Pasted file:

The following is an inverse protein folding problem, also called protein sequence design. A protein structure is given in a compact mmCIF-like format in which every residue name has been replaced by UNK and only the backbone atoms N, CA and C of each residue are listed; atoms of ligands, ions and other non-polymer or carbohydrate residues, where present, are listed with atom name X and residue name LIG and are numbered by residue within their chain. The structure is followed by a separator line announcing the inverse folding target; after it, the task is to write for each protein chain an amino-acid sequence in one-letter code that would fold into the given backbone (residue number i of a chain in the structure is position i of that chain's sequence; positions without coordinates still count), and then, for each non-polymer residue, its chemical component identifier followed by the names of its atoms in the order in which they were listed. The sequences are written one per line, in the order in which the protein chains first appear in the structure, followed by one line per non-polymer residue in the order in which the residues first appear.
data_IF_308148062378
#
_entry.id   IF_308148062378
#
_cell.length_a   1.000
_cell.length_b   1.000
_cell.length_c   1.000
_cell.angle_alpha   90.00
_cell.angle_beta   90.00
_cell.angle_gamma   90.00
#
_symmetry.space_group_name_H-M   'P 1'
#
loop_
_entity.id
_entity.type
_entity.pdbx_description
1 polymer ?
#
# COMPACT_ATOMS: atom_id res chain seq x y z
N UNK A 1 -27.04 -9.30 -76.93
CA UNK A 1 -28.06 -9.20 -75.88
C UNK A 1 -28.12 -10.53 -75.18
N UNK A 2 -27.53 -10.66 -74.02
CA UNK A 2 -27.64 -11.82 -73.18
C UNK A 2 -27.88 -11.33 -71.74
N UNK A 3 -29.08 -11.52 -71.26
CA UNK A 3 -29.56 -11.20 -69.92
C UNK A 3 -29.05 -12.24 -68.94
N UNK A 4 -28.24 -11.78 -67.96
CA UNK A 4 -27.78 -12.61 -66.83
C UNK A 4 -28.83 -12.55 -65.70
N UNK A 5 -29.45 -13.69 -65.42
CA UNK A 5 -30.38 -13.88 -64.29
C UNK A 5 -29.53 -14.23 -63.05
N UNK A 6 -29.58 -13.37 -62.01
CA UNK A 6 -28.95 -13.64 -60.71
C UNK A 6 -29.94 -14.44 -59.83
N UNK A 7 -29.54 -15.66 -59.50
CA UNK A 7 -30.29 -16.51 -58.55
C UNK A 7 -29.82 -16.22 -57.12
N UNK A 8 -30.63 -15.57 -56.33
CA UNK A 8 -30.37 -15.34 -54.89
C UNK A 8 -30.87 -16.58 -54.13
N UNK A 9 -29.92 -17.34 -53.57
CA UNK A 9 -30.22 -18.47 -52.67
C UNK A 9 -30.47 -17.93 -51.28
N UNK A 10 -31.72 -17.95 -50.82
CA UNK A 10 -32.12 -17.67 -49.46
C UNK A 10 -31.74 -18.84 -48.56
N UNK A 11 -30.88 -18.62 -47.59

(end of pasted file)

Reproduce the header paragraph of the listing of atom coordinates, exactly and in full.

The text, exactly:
The following is an inverse protein folding problem, also called protein sequence design. A protein structure is given in a compact mmCIF-like format in which every residue name has been replaced by UNK and only the backbone atoms N, CA and C of each residue are listed; atoms of ligands, ions and other non-polymer or carbohydrate residues, where present, are listed with atom name X and residue name LIG and are numbered by residue within their chain. The structure is followed by a separator line announcing the inverse folding target; after it, the task is to write for each protein chain an amino-acid sequence in one-letter code that would fold into the given backbone (residue number i of a chain in the structure is position i of that chain's sequence; positions without coordinates still count), and then, for each non-polymer residue, its chemical component identifier followed by the names of its atoms in the order in which they were listed. The sequences are written one per line, in the order in which the protein chains first appear in the structure, followed by one line per non-polymer residue in the order in which the residues first appear.